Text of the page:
Ukrainian scientists, in collaboration with foreign colleagues, have discovered the cause of local melting of glaciers in Antarctica

Ukrainian scientists, in collaboration with foreign colleagues, have discovered the cause of local melting of glaciers in Antarctica

The reason for the very rapid melting of some glaciers in the Antarctic may be atypical hot core in the atmosphere, which is formed by the overlapping of two flows of warm air. This conclusion was reached by meteorologists at the National Antarctic Scientific Center within the PolarRES project: Exploring future polar climates. PolarRES is a multi-partner project, and a member of the EU Polar Cluster; it is financed under Horizon 2020 program.

In the project, our scientists are investigating extreme warming and precipitation in Antarctica.

“We study the physical mechanisms of formation of extreme warming at different scales, as well as in the climate change perspective. First of all, we focus on explaining the formation of “hot spots” – certain areas of the coast of Antarctica, where the melting of glaciers occurs much faster than in neighboring areas,” notes Denys Pishniak, head of the Department of Atmospheric Physics and Geospace of the National Antarctic Scientific center, a participant of the project.

Although the melting (namely, the decrease in height) of the ice sheet is affected by an extremely large number of factors, the study showed that the contribution of atmospheric processes is very significant. In particular, it was found that during warming in the area of the Pine Island and Thwaites glaciers, an atypical hot core has been formed in the atmosphere.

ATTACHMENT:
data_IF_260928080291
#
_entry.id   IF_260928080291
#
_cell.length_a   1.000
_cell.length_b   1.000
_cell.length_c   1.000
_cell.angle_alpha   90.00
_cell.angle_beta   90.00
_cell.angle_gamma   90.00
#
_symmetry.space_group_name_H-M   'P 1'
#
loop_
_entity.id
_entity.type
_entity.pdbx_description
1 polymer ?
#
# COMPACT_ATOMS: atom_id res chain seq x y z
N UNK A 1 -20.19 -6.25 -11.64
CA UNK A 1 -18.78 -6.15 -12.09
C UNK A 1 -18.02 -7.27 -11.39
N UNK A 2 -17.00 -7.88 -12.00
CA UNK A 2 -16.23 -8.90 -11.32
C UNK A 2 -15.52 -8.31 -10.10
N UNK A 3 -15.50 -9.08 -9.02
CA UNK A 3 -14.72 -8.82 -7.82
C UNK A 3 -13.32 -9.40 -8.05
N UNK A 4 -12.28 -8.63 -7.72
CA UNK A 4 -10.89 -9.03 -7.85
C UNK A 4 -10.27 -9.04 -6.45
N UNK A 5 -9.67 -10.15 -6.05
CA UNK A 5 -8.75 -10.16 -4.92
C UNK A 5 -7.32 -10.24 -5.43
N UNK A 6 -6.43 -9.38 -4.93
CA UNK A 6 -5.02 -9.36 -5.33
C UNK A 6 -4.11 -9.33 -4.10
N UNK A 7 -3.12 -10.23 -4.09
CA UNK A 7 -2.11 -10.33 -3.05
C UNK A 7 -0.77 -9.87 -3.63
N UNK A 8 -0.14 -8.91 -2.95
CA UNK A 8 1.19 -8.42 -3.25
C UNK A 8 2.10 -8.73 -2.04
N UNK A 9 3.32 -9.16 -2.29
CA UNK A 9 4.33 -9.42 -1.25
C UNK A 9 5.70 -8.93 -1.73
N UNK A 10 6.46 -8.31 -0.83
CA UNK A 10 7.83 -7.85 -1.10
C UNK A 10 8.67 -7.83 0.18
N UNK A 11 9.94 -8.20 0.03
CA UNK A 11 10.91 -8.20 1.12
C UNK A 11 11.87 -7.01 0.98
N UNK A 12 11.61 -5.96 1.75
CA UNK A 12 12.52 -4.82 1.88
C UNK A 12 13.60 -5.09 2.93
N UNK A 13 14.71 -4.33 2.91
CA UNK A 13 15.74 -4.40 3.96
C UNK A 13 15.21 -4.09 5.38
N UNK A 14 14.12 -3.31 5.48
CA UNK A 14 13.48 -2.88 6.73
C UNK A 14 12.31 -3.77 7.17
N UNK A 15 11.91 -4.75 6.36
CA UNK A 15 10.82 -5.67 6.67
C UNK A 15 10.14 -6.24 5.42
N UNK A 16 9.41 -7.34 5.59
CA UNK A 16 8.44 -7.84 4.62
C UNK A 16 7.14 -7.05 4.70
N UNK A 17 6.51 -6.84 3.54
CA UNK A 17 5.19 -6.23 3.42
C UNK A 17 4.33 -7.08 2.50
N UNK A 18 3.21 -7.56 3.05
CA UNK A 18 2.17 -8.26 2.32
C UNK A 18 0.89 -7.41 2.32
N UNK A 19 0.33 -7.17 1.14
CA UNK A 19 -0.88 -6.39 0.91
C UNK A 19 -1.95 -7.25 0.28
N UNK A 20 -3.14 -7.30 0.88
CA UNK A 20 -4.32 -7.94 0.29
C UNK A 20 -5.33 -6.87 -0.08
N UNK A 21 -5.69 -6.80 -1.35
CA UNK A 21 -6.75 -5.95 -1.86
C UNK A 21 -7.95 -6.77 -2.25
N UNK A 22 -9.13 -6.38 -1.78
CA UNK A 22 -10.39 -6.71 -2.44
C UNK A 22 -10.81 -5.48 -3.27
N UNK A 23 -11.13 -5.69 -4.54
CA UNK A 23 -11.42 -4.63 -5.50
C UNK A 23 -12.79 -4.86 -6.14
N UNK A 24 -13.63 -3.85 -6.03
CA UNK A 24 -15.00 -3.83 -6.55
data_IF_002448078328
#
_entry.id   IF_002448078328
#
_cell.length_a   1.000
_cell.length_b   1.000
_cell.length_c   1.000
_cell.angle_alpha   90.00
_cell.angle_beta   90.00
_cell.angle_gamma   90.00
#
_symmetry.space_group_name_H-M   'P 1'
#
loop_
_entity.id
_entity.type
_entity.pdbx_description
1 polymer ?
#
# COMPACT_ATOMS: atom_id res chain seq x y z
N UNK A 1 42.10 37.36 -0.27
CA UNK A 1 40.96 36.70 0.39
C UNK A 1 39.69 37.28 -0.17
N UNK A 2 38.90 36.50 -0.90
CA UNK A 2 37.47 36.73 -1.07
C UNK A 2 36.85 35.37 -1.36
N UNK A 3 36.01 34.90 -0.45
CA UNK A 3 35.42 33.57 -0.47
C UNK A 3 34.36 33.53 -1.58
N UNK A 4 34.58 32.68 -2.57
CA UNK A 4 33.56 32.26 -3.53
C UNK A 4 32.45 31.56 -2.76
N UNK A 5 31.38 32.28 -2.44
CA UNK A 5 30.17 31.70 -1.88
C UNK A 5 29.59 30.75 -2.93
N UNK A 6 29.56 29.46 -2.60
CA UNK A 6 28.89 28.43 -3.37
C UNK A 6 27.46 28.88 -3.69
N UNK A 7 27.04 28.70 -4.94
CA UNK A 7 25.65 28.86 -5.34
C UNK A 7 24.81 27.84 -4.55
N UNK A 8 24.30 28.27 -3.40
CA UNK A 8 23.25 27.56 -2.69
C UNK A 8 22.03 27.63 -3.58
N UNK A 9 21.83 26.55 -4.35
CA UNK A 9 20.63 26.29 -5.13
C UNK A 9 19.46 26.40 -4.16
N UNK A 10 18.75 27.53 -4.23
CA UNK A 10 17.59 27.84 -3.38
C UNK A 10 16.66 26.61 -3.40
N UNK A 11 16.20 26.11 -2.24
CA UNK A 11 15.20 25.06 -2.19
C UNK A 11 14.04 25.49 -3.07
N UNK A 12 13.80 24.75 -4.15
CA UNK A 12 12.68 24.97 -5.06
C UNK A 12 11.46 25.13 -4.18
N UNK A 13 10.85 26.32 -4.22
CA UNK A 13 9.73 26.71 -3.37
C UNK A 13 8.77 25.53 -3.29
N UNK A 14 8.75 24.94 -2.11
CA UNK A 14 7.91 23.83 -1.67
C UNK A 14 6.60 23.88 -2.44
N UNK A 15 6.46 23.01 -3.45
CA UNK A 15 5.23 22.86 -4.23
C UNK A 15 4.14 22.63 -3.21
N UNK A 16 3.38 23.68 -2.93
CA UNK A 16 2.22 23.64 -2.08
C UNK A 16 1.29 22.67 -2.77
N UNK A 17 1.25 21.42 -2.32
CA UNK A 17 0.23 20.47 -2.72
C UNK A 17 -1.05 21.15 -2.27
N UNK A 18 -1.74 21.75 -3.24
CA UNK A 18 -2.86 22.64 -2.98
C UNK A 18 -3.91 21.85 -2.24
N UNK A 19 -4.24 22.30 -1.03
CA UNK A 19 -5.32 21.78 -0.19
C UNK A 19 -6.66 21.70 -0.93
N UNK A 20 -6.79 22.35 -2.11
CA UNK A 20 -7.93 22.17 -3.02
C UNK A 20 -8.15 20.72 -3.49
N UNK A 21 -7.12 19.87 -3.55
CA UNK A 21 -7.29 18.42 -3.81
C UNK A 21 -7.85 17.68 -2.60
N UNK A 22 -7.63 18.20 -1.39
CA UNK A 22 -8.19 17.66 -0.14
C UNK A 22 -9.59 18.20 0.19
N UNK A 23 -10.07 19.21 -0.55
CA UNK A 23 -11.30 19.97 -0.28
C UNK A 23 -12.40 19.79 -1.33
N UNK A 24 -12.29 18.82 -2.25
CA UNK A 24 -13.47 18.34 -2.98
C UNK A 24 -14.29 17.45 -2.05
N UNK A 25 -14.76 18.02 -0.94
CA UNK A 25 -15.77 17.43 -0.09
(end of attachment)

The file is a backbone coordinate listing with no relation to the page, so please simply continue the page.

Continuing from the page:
Our scientists obtained such a result at the beginning of 2023 and assumed that this core is the main reason for the local melting of the mentioned glaciers. Therefore, subsequent studies were aimed at explaining the mechanism of formation of the hot core of the atmosphere and the routes of heat transfer to the surface of the glacier.

And now scientists have discovered an unexpected feature! In areas of local warming, the flow of moist warm air from the north is superimposed on the warm foehn (dry) flow from the east. As a result, firstly, a thick layer of warm air is formed, and, secondly, precipitation in the form of snow is formed (due to the forced rise of moist air over drier, as well as over the continental slope).

This abundant snow in the process of falling has melted away and turned into warm rain. That is, precipitation probably takes heat from the warm part of the surface atmosphere and transfers it to the surface of the glaciers. Besides, rain makes the snow cover darker and absorbs more light and infrared radiation, which also accelerates its melting. This is the assumption scientists have about the formation of a hot core and will continue to test it.

Also relevant is the question of how the outlined processes will change if the atmosphere becomes a little warmer? Scientists hope to get answers, or at least clarify logical assumptions, over the next year of collaboration within the project.

Link to simulation results.

Thanks to Denys Pishnyak for the information provided.